Quite often, books written by non-Christians (or at least by those who make no claims one way or other) have a way of putting their fingers on ethical problems that Christians seem to totally ignore. One such book is: ON RUMORS: How Falsehoods Spread, Why We Believe Them, What Can Be Done by Cass R. Sunstein. Sunstein is the Felix Frankfurter Professor of Law at Harvard Law School, presently on leave serving as administrator of the Office of Information and Regulatory Affairs for the current administration. Though this sounds pretty impressive, he writes in an easy-to-read style. And though the book has only 100 pages, it’s packed with more info than most books four times its size!
The author is clear on his purpose: “This small book has two goals. The first is to answer these questions: Why do ordinary human beings accept rumors, even false, destructive, and bizarre ones? Why do some groups, and even nations, accept rumors that other groups and nations deem preposterous? The second is to answer this question: What can we do to protect ourselves against the harmful effects of false rumors?” (pages 4, 5) The book does an excellent job of answering the first question, though I believe it comes up short of answering the second.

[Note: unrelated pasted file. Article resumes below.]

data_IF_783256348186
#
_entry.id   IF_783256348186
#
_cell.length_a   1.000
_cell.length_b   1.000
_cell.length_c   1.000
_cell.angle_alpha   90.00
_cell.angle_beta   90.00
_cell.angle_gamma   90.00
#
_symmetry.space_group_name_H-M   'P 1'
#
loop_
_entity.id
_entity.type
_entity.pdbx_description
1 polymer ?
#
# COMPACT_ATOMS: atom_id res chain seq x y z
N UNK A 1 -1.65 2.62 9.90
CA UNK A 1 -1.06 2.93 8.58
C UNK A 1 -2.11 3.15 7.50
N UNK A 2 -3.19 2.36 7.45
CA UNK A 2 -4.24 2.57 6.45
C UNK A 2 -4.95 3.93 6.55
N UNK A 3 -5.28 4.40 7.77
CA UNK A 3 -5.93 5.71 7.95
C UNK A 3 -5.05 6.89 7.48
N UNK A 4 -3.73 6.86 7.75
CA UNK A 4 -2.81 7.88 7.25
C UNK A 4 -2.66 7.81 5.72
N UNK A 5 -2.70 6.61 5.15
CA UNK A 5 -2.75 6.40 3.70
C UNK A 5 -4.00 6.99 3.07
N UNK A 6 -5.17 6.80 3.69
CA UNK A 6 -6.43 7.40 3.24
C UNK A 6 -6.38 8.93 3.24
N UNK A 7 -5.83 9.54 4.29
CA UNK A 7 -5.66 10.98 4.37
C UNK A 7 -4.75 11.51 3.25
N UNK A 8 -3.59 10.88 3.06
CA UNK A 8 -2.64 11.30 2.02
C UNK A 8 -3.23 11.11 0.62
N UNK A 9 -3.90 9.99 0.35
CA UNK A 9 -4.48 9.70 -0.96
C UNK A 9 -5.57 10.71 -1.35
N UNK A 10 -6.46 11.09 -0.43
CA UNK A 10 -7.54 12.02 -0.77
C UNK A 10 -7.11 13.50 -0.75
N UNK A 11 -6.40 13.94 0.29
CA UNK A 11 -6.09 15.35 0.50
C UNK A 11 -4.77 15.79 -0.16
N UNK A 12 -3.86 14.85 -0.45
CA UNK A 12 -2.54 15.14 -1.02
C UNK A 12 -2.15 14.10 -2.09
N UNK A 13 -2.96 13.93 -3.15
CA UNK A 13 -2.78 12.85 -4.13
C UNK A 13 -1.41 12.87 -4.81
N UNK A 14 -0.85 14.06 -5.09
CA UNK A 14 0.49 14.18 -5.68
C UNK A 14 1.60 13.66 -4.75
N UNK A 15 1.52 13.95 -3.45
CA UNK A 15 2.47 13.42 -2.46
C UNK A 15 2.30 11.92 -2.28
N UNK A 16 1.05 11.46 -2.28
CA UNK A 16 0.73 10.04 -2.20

Sunstein gives as his working definition of rumors: “ … the term refer(s) roughly to claims of fact … that have not been shown to be true, but that move from one person to another, and hence have credibility not because direct evidence is known to support them, but because other people seem to believe them.” (page 6)
What to me makes the argument(s) of this book easy to follow is the author’s use of various clear descriptive phrases:
“social cascades” (we rely on what other people think and do)
“group polarization” (when like-minded people talk to each other, their thinking gets more extreme)
“biased assimilation” (“my mind is made up – don’t confuse me with the facts”)
Much of the book is devoted to dealing with the above.
When dealing with how rumors start, he describes the various motivations of propagators: Some are simply self-interested while others are downright malicious. The propagators may be (among other things) involved in investments or in politics, and rumors are begun in order to promote the interests of investors or political candidates.
Political rumors are often propagated to attack an opponent and destroy his/her credibility. We saw plenty of these in the 2008 presidential campaign, and many are still going around.
One matter of curiosity for me was who these propagators are. I receive plenty of e-mails with all sorts of wild rumors, but I don’t think any of my friends actually started them. The book doesn’t seem to have a clear answer to this.
Basically the rumors we accept and pass on are those that reinforce our previously held opinions, whether political, religious, or even “scientific.” We are slow to accept any information that contradicts those hard held beliefs. “We seek out and believe information that we find pleasant to learn, and we avoid and dismiss information that we find disturbing.”